How much does biodiversity matter to climate change? The ecosystems of the land and ocean absorb around half our our planet warming emissions. But these are being destroyed by human activity. At the same time, climate change is a primary driver of the destruction of these habitats and biodiversity loss. If biodiversity is our strongest natural defence against climate change (as it’s been described), what’s stopping us from doing more to protect it? | For up-to-date reports listen to The Climate Question (BBC) | United Nations on climate change >>
GROUNDWATER – MAKING THE INVISIBLE VISIBLE
Groundwater is invisible, but its impact is visible everywhere. Out of sight, under our feet, groundwater is a hidden treasure that enriches our lives. Almost all of the liquid freshwater in the world is groundwater. As climate change gets worse, groundwater will become more and more critical. We need to work together to sustainably manage this precious resource. Groundwater may be out of sight, but it must not be out of mind.
Shoot a 60 second video and tell us…
How does groundwater affect your life? Is there enough? Is it safe? What needs to be done to protect groundwater? Share your groundwater story!
Make your film…
One minute max.
Civil and truthful.
In English or with English subtitles.
Don’t forget to include the hashtags #MyGroundwaterStory & #WorldWaterDay, upload to YouTube or Vimeo, and send us the link at [email protected].
Source: WORLD WATER DAY 2022
Date Visited: 22 March 2022
World Water Day is held annually on 22 March as a means of focusing attention on the importance of freshwater and advocating for the sustainable management of freshwater resources.
An international day to celebrate freshwater was recommended at the 1992 United Nations Conference on Environment and Development (UNCED). The United Nations General Assembly responded by designating 22 March 1993 as the first World Water Day.
Each year, World Water Day highlights a specific aspect of freshwater. In 2015, World Water Day has the theme “Water and Sustainable Development”.
In 2016, the theme is “Water and Jobs,” in 2017 “Wastewater” and in 2018 “Nature-based Solutions for Water”.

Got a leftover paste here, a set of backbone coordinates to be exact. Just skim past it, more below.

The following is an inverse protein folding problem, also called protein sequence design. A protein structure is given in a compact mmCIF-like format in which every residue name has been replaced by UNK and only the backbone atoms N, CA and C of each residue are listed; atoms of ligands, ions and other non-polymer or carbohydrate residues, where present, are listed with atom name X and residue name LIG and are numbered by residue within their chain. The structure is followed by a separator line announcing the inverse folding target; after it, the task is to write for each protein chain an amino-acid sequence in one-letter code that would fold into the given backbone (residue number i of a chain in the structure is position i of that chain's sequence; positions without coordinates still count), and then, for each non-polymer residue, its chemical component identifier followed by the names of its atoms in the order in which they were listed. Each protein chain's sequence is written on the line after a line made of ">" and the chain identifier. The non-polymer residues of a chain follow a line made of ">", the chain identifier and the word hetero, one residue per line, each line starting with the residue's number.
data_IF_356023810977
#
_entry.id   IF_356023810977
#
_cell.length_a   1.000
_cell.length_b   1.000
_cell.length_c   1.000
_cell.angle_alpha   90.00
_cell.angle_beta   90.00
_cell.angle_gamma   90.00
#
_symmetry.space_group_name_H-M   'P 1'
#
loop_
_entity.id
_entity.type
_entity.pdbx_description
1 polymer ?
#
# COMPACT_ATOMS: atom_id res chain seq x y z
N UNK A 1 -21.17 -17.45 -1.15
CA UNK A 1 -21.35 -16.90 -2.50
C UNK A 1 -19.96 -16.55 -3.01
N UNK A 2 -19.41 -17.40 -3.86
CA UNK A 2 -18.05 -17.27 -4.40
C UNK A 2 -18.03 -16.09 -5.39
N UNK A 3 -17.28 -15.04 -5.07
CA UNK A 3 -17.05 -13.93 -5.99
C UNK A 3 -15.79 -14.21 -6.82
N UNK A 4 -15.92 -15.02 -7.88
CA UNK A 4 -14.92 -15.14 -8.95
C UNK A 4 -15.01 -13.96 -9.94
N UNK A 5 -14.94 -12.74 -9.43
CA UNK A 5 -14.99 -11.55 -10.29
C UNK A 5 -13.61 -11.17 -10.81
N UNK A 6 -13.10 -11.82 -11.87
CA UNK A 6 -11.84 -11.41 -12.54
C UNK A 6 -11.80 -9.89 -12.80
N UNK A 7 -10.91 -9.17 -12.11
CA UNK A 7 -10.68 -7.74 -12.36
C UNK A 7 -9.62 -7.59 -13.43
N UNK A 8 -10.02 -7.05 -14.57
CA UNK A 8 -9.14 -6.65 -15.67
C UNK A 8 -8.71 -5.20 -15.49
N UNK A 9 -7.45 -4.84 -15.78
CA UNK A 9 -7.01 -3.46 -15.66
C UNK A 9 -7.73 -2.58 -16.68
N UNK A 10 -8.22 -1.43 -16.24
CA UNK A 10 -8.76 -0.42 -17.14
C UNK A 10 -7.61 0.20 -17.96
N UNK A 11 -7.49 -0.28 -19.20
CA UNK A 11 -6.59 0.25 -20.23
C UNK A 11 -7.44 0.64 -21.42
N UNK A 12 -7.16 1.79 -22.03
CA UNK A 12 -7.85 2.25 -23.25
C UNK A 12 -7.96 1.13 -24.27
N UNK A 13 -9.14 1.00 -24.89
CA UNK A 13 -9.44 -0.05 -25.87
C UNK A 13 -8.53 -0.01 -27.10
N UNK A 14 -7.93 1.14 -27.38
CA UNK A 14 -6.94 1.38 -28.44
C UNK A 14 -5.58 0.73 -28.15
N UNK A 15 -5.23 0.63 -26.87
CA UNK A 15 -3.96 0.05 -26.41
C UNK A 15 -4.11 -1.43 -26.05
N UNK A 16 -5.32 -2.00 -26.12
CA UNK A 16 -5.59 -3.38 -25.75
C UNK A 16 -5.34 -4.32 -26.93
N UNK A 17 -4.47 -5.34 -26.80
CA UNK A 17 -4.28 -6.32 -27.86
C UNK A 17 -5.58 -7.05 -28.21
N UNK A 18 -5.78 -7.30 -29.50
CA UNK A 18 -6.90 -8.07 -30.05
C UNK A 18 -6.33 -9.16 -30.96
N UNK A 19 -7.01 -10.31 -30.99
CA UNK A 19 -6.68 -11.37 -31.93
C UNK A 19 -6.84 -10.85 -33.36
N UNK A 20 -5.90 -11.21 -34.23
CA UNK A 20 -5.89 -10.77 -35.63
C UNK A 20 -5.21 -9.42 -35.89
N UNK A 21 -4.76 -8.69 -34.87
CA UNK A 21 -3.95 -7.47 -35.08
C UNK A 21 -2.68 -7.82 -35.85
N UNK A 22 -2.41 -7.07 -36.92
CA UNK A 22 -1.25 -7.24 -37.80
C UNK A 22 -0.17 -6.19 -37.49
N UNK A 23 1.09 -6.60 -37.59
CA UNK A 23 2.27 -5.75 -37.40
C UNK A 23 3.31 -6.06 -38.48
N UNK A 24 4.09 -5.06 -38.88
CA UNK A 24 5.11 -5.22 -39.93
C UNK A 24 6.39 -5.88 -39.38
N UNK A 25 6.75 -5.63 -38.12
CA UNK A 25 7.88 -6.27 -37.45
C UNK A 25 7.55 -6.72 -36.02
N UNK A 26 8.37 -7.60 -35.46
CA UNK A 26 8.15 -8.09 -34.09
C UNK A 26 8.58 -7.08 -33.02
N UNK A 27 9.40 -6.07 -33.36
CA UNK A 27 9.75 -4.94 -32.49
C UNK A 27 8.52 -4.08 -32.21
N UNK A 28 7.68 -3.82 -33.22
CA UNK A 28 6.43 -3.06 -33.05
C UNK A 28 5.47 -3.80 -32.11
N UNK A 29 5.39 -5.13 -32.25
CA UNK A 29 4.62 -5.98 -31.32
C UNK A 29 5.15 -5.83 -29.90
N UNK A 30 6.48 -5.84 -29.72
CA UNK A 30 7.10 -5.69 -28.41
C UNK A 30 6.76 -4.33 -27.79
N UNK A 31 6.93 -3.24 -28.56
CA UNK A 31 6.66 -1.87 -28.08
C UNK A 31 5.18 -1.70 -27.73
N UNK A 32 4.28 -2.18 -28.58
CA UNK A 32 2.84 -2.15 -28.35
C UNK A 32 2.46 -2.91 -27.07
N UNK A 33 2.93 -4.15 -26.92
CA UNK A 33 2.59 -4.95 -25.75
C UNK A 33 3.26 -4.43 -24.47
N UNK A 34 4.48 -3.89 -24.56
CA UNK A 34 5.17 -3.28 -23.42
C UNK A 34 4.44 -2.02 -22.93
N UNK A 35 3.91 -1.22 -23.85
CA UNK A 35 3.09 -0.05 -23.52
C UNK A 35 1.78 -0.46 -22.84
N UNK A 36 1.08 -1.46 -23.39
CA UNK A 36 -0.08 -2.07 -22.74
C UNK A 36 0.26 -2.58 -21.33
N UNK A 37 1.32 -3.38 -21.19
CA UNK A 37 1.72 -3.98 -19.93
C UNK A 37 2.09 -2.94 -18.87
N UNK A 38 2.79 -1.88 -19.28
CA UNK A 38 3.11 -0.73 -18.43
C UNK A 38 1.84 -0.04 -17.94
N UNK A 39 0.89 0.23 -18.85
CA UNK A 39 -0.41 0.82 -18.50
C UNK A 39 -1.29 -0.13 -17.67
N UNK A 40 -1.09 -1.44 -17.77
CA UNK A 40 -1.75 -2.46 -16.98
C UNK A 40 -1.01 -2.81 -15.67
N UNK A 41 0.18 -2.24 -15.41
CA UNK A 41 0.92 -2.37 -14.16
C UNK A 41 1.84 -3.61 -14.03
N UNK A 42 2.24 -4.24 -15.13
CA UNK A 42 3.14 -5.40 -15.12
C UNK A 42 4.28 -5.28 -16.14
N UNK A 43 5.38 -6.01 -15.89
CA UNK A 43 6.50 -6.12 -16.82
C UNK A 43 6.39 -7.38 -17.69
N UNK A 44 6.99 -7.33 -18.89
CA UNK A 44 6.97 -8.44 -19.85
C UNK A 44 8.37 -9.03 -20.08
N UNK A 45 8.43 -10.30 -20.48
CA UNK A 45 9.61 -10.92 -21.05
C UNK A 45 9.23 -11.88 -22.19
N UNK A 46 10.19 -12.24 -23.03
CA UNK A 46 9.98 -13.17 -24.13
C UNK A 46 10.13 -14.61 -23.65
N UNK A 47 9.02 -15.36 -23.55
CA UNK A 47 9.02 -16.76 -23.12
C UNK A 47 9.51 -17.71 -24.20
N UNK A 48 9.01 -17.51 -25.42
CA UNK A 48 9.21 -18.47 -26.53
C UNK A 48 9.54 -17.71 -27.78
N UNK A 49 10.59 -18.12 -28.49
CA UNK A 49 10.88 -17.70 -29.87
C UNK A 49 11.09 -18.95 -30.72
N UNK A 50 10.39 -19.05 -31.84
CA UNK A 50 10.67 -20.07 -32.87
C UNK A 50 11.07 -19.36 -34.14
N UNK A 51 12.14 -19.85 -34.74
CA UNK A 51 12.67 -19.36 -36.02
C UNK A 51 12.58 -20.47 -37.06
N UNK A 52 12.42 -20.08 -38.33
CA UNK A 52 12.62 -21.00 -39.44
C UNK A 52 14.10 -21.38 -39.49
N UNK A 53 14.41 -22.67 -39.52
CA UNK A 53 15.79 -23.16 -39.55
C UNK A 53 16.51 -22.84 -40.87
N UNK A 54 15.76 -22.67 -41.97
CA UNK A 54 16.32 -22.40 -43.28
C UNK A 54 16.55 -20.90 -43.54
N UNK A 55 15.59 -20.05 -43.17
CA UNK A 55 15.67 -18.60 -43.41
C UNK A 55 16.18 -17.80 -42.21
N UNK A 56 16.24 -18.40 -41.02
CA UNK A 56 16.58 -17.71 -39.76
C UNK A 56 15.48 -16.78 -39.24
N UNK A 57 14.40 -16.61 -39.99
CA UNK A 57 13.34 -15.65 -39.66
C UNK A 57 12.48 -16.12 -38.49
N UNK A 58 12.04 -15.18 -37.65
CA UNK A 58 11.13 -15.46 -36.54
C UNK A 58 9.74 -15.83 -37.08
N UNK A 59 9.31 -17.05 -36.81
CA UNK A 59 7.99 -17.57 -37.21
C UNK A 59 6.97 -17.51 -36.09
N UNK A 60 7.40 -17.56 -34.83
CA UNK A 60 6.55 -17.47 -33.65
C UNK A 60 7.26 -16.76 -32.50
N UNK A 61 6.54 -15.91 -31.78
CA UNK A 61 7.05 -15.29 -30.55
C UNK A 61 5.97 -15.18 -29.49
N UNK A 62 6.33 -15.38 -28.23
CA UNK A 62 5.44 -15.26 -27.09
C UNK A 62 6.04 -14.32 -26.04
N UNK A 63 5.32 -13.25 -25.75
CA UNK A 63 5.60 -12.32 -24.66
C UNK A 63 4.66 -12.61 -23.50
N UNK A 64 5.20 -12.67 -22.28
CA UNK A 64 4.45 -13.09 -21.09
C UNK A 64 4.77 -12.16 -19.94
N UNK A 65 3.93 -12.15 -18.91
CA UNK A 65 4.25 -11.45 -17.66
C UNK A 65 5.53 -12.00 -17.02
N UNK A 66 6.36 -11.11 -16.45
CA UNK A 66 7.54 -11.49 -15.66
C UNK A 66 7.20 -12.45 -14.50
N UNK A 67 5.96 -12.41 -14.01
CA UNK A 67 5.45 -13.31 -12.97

Source: UN-Water: World Water Day
Declaration of the Youth participants of the launching of the 2013 International Year of Water Cooperation
As most of India deals with the drastic consequences of drought, find out how these villages in India are reaping the benefits of efficient water management and revival systems.
It’s no secret that rainwater management and water harvesting can bring about a major socioeconomic turn around in villages and farmlands. […]
In the period between 1980 and 1990 in Gujarat, Sadguru Foundation, an NGO, worked hard to bring back water in five villages through watershed management and dams. For instance, in the Dahod district, Bhil tribals faced acute shortage of water for decades. It all changed when in 1994, check dams were built along the Machhan, and watershed management programs were undertaken. As the dams recharged the groundwater, water became available to the 153 households in that area. Similarly, the Raj-Samadhiyala village, near Rajkot, revived itself from an arid zone to a lush cultivated area. Gandhigram residents had no clean drinking water for decades. That changed in 1999, when the villagers took a loan to build a check dam. In Mandlikpur and Jhabua, the villagers initiated rainwater harvesting on the rooftops of their homes, besides undertaking watershed management to recharge their wells. These techniques got the villages through many spells of drought in the years to come. […]
“There are 230 households in the village and only those people who own shops would benefit directly from this project, that is, about 60 households. The rest of the families did not believe in the project at all,” he says. It took several meetings and presentations before all the villagers agreed. Ankush explained how the project would be beneficial for all of them, as eco-tourism could provide them with a good source of alternate income, based on their advantageous location.
Currently, seven months into the fellowship, Ankush is concentrating on two main projects. One of them is to set up a restaurant at the waterfall site that will serve local tribal cuisine. He wants the women in the village to be involved in this and is working with two self-help groups – training women on the workings of a restaurant, how to keep it up and running, how to speak with customers, etc.
The forest department has already agreed to sanction land for the construction of the restaurant and Ankush is trying to gather the required funds to take it forward next month. […]
After completing his Master’s in International Hospitality from the University of Perpignan in France, Ankush worked for eight years before quitting his Dubai-based job in 2014 in search of something new. An avid traveller at heart, he travelled for about a year before taking up this project in Gujarat. Here, he is working in collaboration with the non-profit organisation, Aga Khan Rural Support Programme, which helped him with the initial funding for the project.